In Halpin et al v. Riverstone National, Inc., the Delaware Court of Chancery found that invoking drag-along rights against minority stockholders after a merger did not waive appraisal rights under the facts of the case before the court.
Here, the drag-along right did not include a specific waiver of appraisal rights. It only provided that upon advance notice, minority shareholders would vote in favor of a change-in-control-transaction.
Delaware courts have never addressed whether a common stockholder can waive appraisal rights in advance. The court discussed In re Appraisal of Ford Holdings, Inc. That case found that a preferred stockholder may waive its right to appraisal. According to the case, “[s]ince Section 262 represents a statutorily conferred right, it may be effectively waived in the documents creating the security only when that result is quite clearly set forth when interpreting the relevant document under generally applicable principles of construction,” and ultimately held that the indirect language in the relevant documents was “too frail a base upon which to rest the claim that there has been a contractual relinquishment of rights under Section 262″.
For purposes of the Halpin opinion, the court assumed that common stockholders may waive appraisal rights in advance of a transaction. Here the court found construction of the unambiguous contract provision does not clearly demonstrate that the company is entitled to force a waiver of appraisal. The court found the contract demonstrated the opposite—under the circumstances, the minority stockholders did not breach the stockholders agreement by seeking appraisal.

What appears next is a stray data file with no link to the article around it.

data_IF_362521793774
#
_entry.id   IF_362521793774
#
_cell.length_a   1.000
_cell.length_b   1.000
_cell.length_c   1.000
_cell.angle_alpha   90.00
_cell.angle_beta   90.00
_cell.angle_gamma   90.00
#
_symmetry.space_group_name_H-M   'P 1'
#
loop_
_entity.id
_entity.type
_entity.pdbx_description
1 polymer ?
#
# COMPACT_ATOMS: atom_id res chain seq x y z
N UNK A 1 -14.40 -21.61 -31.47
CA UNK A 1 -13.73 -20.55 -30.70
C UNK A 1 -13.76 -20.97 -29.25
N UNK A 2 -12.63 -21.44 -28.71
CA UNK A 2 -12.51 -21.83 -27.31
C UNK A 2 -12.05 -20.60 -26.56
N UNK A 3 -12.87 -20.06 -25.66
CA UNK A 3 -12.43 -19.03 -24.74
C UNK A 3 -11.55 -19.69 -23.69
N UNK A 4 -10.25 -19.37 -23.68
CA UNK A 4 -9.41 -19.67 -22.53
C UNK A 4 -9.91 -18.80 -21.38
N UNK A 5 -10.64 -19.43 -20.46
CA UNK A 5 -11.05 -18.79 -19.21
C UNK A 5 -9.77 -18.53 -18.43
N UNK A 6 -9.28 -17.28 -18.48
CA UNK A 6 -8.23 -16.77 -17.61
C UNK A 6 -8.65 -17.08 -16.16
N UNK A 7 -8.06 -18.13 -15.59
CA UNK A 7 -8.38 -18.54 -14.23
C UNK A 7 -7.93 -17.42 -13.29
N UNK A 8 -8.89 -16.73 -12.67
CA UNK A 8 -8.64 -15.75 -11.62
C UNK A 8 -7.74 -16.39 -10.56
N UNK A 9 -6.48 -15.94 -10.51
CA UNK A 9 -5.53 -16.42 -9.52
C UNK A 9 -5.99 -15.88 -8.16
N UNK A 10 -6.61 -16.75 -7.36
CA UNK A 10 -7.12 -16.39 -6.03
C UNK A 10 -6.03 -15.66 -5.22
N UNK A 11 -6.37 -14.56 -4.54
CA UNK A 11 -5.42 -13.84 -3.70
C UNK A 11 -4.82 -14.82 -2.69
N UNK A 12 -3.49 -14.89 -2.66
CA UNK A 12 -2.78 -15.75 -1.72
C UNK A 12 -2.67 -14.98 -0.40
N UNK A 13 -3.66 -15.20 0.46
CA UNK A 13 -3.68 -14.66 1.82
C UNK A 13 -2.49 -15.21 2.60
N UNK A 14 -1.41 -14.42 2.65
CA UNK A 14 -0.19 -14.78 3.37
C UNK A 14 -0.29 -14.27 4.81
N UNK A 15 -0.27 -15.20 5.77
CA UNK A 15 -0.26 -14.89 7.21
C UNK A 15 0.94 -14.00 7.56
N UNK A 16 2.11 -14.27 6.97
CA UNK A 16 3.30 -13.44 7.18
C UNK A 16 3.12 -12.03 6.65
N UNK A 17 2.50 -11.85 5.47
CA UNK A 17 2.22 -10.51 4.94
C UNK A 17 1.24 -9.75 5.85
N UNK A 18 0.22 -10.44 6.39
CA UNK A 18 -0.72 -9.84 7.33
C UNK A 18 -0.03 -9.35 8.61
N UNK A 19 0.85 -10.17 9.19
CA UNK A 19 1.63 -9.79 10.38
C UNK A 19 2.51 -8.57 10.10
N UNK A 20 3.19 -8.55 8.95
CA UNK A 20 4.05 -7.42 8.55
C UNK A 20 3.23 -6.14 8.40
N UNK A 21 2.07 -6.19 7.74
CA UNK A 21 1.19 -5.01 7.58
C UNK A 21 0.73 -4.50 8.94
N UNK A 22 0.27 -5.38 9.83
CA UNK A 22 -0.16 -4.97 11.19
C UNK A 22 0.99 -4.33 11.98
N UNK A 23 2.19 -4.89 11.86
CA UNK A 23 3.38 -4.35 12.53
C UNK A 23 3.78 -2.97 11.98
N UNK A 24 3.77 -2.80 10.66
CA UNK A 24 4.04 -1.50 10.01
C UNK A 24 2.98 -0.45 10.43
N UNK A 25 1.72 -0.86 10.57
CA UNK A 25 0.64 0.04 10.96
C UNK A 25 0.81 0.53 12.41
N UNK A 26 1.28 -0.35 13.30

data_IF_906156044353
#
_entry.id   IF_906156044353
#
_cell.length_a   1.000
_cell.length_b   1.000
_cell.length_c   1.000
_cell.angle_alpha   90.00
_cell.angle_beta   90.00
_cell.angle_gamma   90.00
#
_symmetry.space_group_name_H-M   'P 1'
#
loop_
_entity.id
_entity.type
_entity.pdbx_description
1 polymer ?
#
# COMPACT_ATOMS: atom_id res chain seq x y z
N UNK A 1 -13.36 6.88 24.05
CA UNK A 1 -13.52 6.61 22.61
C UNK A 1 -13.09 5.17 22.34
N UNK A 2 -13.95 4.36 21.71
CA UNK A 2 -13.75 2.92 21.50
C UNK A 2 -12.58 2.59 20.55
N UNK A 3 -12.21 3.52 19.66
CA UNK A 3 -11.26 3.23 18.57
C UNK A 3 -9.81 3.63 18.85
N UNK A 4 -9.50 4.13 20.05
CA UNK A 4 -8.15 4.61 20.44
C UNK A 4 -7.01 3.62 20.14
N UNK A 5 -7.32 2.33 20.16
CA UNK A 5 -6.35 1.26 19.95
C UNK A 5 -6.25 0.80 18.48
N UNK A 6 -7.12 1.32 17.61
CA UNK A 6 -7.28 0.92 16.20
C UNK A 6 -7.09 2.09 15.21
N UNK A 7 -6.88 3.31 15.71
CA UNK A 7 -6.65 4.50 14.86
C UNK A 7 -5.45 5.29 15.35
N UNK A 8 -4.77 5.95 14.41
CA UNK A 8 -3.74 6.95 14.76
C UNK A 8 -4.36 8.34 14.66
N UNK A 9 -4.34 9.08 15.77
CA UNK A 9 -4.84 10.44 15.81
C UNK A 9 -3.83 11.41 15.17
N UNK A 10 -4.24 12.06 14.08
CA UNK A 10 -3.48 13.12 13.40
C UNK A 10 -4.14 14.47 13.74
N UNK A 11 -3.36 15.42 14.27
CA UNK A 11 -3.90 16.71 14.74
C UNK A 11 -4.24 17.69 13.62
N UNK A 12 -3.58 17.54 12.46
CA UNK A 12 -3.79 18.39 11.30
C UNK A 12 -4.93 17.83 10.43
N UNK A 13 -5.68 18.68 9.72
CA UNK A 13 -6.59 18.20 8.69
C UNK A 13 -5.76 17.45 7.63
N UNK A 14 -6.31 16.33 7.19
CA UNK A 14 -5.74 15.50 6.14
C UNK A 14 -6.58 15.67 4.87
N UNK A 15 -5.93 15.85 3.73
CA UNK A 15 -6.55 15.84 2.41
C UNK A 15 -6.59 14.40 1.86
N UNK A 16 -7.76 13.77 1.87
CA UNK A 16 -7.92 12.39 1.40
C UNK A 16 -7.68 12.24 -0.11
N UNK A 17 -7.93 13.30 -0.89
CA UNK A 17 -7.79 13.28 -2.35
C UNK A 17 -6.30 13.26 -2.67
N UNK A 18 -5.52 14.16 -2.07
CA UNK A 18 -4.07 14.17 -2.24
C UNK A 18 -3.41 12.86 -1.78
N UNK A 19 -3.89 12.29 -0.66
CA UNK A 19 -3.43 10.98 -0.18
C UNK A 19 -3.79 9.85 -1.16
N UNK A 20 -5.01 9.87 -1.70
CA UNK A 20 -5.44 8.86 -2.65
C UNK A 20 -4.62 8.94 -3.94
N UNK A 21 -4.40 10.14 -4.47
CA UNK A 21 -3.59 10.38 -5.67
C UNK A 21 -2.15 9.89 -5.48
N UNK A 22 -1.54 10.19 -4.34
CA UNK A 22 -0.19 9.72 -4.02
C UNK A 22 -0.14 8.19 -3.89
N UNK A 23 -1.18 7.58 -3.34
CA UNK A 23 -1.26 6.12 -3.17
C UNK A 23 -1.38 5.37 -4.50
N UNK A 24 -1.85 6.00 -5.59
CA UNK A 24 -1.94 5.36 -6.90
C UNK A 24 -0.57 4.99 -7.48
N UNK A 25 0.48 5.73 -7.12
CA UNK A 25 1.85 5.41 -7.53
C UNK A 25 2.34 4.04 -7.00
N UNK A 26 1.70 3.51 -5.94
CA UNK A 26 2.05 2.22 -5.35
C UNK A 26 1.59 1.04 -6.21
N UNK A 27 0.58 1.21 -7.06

The court assumed, as argued by the company, that the only purpose of the drag-along was to waive the minority stockholders’ appraisal rights. However, rather than explicitly waiving appraisal rights, the parties opted instead to contract for acts by the minority stockholders that would have the effect of waiving appraisal rights–either a forced tender or vote in favor of a transaction.
But the company’s argument failed because it did not exercise the drag-along rights before the merger. The actual vote on the merger occurred by written consent of the controlling stockholder, before the drag-along rights were exercised. Simply put, the drag-along rights did not require the minority stockholders to consent to a transaction that had already taken place.
The court rejected the notion that the minority stockholders waived their appraisal rights because of the implied covenant of good faith and fair dealing. The company and the minority stockholders were sophisticated parties, and both were charged with knowledge as to the various ways the company could have carried out a merger under Delaware law, including by written consent pursuant to Section 228 of the DGCL. Yet, with full awareness that it could consummate a merger by written consent, without the minority stockholders’ knowledge or involvement, the company agreed to drag-along rights that by their unambiguous terms did not apply to this retrospective scenario.